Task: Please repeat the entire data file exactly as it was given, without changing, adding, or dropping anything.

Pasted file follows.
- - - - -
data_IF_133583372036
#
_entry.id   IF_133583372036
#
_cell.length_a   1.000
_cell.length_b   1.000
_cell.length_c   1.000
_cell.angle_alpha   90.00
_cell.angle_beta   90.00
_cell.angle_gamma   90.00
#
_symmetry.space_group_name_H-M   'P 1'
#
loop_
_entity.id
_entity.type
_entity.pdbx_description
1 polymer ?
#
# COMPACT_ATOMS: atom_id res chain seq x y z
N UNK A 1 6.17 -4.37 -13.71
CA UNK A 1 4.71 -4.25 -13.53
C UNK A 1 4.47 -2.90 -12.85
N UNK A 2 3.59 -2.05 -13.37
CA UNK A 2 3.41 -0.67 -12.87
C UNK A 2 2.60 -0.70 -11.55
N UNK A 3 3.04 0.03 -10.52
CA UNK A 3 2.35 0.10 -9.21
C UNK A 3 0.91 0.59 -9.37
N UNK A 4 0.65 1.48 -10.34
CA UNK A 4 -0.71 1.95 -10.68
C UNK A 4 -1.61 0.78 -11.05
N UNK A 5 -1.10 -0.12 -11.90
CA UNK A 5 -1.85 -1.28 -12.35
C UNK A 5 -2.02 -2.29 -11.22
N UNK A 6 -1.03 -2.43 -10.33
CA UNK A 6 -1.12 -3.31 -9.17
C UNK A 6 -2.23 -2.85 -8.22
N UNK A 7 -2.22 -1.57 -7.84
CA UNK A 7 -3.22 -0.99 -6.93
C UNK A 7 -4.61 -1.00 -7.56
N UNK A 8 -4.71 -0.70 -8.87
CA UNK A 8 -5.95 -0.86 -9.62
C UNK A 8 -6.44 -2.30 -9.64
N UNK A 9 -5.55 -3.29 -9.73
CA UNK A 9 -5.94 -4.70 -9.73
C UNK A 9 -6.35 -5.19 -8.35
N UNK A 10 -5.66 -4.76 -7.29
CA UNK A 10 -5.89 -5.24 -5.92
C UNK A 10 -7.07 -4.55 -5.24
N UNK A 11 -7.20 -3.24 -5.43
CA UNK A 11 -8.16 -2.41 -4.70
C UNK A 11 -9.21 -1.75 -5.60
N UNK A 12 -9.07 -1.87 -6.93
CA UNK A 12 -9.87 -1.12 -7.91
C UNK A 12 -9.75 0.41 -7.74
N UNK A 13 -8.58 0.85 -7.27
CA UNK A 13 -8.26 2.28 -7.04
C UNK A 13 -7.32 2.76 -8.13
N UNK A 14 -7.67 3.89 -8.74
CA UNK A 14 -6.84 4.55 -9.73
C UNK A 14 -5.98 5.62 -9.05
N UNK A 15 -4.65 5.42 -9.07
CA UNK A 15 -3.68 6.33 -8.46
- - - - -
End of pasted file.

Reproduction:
data_IF_133583372036
#
_entry.id   IF_133583372036
#
_cell.length_a   1.000
_cell.length_b   1.000
_cell.length_c   1.000
_cell.angle_alpha   90.00
_cell.angle_beta   90.00
_cell.angle_gamma   90.00
#
_symmetry.space_group_name_H-M   'P 1'
#
loop_
_entity.id
_entity.type
_entity.pdbx_description
1 polymer ?
#
# COMPACT_ATOMS: atom_id res chain seq x y z
N UNK A 1 6.17 -4.37 -13.71
CA UNK A 1 4.71 -4.25 -13.53
C UNK A 1 4.47 -2.90 -12.85
N UNK A 2 3.59 -2.05 -13.37
CA UNK A 2 3.41 -0.67 -12.87
C UNK A 2 2.60 -0.70 -11.55
N UNK A 3 3.04 0.03 -10.52
CA UNK A 3 2.35 0.10 -9.21
C UNK A 3 0.91 0.59 -9.37
N UNK A 4 0.65 1.48 -10.34
CA UNK A 4 -0.71 1.95 -10.68
C UNK A 4 -1.61 0.78 -11.05
N UNK A 5 -1.10 -0.12 -11.90
CA UNK A 5 -1.85 -1.28 -12.35
C UNK A 5 -2.02 -2.29 -11.22
N UNK A 6 -1.03 -2.43 -10.33
CA UNK A 6 -1.12 -3.31 -9.17
C UNK A 6 -2.23 -2.85 -8.22
N UNK A 7 -2.22 -1.57 -7.84
CA UNK A 7 -3.22 -0.99 -6.93
C UNK A 7 -4.61 -1.00 -7.56
N UNK A 8 -4.71 -0.70 -8.87
CA UNK A 8 -5.95 -0.86 -9.62
C UNK A 8 -6.44 -2.30 -9.64
N UNK A 9 -5.55 -3.29 -9.73
CA UNK A 9 -5.94 -4.70 -9.73
C UNK A 9 -6.35 -5.19 -8.35
N UNK A 10 -5.66 -4.76 -7.29
CA UNK A 10 -5.89 -5.24 -5.92
C UNK A 10 -7.07 -4.55 -5.24
N UNK A 11 -7.20 -3.24 -5.43
CA UNK A 11 -8.16 -2.41 -4.70
C UNK A 11 -9.21 -1.75 -5.60
N UNK A 12 -9.07 -1.87 -6.93
CA UNK A 12 -9.87 -1.12 -7.91
C UNK A 12 -9.75 0.41 -7.74
N UNK A 13 -8.58 0.85 -7.27
CA UNK A 13 -8.26 2.28 -7.04
C UNK A 13 -7.32 2.76 -8.13
N UNK A 14 -7.67 3.89 -8.74
CA UNK A 14 -6.84 4.55 -9.73
C UNK A 14 -5.98 5.62 -9.05
N UNK A 15 -4.65 5.42 -9.07
CA UNK A 15 -3.68 6.33 -8.46